The school’s music curriculum includes an optional instrumental teaching programme that offers instrumental lessons in piano, violin, flute, clarinet, saxophone, guitar, trumpet, voice and drums during the school day. Students have the opportunity to join the school’s string ensemble and junior and senior choirs, and after-school clubs include musical theatre, ukulele group, samba band, and music and technology.
In terms of the arts, SJI International celebrates its internationalism. Early years perform in an annual nativity play; Grades 2-3 participate in a Global Family Festival; Grade 5 stage a musical ranging from Little Red Riding Hood to The Rocky Monster Show; and all students exhibit in an art show. Arts events in high school include an annual school production, Cultural Carnival, Arts Week, Battle of the Bands, talent shows, and a lunchtime concert series.
Beyond the classroom
SJI International students are given plenty of opportunity to develop interests and learn new skills outside of the traditional curriculum. Although this may be one of Singapore’s most academic international schools, it is giving its students the time, facilities and opportunity to explore play sport, perform and create, build and design, care for the environment, and serve the community. The school runs more than 100 after-school activities, many of which are run by external companies.
The school’s deep-rooted Catholic values underpin SJI International’s strong enrichment programme. Elementary students can sign up to the school’s bespoke Community, Activity, Sport, Service programme, which is SJI’s version of the British Duke of Edinburgh Award or the International Baccalaureate’s CAS programme. In high school, students take part in service projects in Malaysia, Indonesia, Indonesia, Vietnam, Cambodia, Laos, Thailand and India. And students in each grade participate in challenging residential experiences, both home and away, where “experiential skills and character strengths are developed”.
In 2019, the average IBDP score was 37.7 points, making it one of the top-performing schools in Singapore, and 38% of students scored 40 points or higher. Students go on to study at universities worldwide, with the main destinations being Singapore, the UK, the US, Australia and Canada.
Leadership and faculty
The elementary school principal is Irish-born Tighearnan Mooney, who has teaching experience in the UK and Malaysia; the high school principal is Irish Roisin Paul, who has spent the last 27 years teaching in a variety of schools in England and Northern Ireland
80% of teachers are recruited internationally, with the majority coming from the UK, and the rest are Singaporean.
From its active PTA through to its vertical house system, SJI International has all the hallmarks of a close-knit school community. Parents on the elementary and high school parent support groups organise social events, fundraises for both school projects and class-specific charities, and supports arts projects by creating costumes and props. There’s also a large parent volunteer group that helps with chapel duties.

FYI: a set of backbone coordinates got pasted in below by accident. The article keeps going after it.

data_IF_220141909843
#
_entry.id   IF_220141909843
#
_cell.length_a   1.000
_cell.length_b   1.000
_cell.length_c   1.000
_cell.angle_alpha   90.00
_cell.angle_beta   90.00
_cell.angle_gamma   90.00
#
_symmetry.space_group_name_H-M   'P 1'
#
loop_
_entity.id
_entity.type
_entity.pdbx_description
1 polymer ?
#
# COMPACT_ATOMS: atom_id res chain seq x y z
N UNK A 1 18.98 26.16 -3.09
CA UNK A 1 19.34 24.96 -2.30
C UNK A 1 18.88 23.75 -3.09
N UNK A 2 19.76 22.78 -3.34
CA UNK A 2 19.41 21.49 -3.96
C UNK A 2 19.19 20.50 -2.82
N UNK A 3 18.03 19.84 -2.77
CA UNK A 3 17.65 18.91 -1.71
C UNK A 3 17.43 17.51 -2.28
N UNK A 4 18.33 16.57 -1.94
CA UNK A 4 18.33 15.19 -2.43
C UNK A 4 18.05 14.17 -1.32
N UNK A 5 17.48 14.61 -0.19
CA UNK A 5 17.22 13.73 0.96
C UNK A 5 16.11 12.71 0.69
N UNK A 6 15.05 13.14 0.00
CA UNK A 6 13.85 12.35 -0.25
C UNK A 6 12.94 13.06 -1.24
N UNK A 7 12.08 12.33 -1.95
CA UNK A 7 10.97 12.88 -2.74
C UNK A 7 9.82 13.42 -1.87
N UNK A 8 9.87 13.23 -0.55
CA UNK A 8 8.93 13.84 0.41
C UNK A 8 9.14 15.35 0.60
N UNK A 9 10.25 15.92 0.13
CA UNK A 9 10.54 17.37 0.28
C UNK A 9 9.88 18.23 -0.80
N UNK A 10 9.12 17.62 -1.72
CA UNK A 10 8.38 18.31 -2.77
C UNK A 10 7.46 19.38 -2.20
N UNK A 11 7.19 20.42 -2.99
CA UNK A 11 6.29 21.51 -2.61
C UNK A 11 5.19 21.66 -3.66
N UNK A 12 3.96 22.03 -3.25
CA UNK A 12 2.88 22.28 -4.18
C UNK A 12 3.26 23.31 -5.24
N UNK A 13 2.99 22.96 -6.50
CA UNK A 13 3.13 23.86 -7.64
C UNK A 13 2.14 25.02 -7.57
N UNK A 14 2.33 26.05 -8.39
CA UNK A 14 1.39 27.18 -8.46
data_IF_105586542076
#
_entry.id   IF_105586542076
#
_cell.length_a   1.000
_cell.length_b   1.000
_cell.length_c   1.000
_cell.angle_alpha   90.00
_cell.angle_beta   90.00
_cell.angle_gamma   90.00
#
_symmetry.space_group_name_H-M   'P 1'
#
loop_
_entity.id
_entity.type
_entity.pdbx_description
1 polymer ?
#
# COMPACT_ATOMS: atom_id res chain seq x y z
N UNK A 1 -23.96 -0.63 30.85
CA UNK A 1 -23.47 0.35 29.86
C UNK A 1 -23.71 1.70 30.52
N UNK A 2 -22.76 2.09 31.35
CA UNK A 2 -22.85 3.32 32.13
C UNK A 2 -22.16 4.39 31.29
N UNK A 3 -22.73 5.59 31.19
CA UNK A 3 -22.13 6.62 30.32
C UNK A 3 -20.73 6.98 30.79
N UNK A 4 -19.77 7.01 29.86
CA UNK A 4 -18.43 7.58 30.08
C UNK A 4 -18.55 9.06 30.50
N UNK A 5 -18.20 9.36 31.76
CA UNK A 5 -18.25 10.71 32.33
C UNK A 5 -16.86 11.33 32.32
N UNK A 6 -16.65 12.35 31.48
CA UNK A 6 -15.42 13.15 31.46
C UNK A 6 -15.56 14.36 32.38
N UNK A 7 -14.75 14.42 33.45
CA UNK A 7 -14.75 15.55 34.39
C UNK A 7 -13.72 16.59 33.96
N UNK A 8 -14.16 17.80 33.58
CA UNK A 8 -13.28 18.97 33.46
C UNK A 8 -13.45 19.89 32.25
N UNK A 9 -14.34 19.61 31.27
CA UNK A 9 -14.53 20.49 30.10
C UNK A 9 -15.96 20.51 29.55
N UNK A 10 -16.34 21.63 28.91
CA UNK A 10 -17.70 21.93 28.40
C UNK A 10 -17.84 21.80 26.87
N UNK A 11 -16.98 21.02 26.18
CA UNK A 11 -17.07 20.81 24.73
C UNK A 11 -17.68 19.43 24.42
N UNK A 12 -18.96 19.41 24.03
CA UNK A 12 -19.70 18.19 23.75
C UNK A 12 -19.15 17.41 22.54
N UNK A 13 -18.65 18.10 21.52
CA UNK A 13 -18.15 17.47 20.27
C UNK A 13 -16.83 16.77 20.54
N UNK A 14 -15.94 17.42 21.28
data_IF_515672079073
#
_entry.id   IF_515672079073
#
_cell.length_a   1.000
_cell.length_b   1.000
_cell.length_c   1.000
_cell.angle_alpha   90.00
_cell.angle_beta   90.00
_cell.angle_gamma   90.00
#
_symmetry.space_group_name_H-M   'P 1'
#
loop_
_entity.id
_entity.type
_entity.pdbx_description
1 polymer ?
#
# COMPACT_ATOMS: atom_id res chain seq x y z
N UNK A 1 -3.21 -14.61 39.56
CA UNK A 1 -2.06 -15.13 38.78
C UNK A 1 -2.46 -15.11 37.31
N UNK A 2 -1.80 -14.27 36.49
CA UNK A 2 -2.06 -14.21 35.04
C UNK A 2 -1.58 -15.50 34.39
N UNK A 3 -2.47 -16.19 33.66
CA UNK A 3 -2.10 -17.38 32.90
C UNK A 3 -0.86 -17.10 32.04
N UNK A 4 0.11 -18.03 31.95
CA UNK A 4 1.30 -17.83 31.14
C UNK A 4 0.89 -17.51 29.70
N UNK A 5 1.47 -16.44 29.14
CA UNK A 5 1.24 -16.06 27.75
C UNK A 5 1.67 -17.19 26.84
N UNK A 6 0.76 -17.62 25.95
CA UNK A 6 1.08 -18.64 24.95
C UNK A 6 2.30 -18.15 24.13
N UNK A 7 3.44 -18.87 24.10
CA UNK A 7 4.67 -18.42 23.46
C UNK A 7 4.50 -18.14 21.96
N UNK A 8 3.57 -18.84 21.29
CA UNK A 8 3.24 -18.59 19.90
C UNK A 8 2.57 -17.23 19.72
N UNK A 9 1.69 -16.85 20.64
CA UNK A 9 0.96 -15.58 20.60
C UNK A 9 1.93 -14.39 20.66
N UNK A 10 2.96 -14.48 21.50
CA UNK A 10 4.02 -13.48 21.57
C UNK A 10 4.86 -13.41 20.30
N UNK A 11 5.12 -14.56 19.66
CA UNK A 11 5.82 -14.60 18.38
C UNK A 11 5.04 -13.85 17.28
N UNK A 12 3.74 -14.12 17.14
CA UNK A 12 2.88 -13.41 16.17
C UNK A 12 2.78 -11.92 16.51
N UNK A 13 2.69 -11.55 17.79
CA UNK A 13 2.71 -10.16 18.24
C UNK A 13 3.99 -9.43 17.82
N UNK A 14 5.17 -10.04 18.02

The elementary and high schools operate independently, which does help to create a small-school environment for each age group and ensure that they have access to age-appropriate facilities. However, students are brought together with peers from each grade through the school’s house system, which brings with it many advantages. It encourages friendly competition and offers older students opportunities to take on leadership roles such as head of house.
SJI International has a large, green campus that is spacious enough for its student body of around 1,600. At the heart of this school is a beautiful chapel that’s used by families for mass and other religious events.
The elementary and high schools each have their own dedicated school within a school, with facilities including classrooms, a library, science labs, canteen, play areas, art and music rooms, ICT suite, hard court play areas and a grassy playing field.
Elementary and high school students share facilities at the impressive Lawrence da Silva Sports Complex, which was opened in 2012. This purpose-built four-storey complex houses a large multi-purpose sports hall, fitness centre, dance studio, climbing wall, and 25-metre outdoor swimming pool.
Admission and fees
Admission is based on the school's own entrance exam (and not the MOE’s AEIS). Priority is given to applications from Catholic families (you’ll need to show your child’s baptism certificate). The high school admits both Singaporean and international students while the elementary school only enrols international students.
Fees range from $28,250 in elementary school to $32,986 in Grade 12, which is average in terms of international tuition fees and considerably cheaper than other high-performing international schools. Scholarships are available for both Singaporean and international students.
St. Joseph's Institution International is a Best of school, a ranking determined by parent surveys on the site. It can be found in the following Best of rankings: